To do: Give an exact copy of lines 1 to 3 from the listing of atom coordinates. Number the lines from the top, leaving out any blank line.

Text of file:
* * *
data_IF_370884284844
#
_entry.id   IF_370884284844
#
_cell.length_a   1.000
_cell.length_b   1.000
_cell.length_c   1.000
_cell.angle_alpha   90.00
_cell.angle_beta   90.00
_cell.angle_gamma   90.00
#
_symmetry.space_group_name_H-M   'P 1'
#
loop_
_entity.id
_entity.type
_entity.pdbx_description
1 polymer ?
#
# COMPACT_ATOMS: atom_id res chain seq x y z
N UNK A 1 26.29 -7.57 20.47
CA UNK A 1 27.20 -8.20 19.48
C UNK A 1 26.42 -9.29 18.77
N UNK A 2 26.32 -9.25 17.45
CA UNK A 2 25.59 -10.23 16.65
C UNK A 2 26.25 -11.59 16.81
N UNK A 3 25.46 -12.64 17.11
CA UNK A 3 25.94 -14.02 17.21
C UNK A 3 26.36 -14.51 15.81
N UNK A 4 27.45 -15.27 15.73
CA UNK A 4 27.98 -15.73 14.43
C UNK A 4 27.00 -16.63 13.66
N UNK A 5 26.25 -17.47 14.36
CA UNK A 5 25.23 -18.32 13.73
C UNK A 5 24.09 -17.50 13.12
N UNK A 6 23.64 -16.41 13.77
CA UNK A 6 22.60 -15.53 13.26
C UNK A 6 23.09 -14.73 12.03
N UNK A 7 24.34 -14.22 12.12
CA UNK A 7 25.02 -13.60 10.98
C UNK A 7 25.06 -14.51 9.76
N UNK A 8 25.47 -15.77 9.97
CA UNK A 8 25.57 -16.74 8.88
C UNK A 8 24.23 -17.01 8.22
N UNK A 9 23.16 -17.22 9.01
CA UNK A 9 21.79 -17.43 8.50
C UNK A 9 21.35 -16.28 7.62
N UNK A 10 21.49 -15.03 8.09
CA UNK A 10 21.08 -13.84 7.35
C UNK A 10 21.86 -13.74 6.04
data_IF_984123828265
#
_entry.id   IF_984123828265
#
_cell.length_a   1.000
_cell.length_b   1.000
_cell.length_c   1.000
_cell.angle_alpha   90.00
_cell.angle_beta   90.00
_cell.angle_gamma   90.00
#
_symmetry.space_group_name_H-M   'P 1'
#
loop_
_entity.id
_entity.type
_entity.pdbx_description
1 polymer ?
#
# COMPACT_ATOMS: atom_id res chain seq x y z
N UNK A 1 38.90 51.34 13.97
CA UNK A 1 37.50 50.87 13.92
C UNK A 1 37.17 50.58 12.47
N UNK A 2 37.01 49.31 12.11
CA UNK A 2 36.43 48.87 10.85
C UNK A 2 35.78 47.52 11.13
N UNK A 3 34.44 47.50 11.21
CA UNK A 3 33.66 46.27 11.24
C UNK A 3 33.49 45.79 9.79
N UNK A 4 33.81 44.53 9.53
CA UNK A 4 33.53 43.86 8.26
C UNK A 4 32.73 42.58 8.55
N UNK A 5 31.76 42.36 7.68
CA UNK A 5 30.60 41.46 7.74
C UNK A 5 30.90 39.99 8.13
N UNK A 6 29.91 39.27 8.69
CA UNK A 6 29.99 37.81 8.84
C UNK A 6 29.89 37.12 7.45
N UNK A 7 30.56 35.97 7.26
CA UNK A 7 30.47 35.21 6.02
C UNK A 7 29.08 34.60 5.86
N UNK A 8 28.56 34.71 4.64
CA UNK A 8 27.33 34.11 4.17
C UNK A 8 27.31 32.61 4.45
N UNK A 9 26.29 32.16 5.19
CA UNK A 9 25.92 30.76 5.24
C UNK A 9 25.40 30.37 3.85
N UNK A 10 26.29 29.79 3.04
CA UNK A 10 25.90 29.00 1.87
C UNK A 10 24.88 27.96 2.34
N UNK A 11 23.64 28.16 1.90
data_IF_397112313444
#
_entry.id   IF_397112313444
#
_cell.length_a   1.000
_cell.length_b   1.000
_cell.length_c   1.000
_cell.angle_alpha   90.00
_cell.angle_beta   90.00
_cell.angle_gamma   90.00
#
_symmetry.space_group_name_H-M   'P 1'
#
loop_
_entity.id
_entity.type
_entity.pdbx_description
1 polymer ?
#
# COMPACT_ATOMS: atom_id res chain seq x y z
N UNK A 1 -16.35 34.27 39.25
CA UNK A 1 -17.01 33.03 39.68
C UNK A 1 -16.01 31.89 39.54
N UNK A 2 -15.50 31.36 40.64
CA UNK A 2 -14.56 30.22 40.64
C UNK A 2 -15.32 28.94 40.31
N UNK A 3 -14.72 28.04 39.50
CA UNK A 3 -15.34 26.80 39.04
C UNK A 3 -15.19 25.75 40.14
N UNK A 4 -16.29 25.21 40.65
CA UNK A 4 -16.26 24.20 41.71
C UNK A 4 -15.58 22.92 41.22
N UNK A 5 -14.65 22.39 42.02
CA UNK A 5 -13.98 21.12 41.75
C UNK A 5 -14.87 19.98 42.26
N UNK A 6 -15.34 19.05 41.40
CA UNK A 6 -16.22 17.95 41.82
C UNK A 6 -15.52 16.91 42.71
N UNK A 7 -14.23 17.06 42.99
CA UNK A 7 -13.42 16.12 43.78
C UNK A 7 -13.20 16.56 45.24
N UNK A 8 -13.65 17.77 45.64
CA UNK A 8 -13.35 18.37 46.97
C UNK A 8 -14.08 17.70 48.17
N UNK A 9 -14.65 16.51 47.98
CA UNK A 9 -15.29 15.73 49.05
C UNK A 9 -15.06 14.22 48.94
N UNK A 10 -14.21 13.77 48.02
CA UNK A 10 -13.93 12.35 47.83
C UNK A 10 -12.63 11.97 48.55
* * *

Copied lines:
data_IF_370884284844
#
_entry.id   IF_370884284844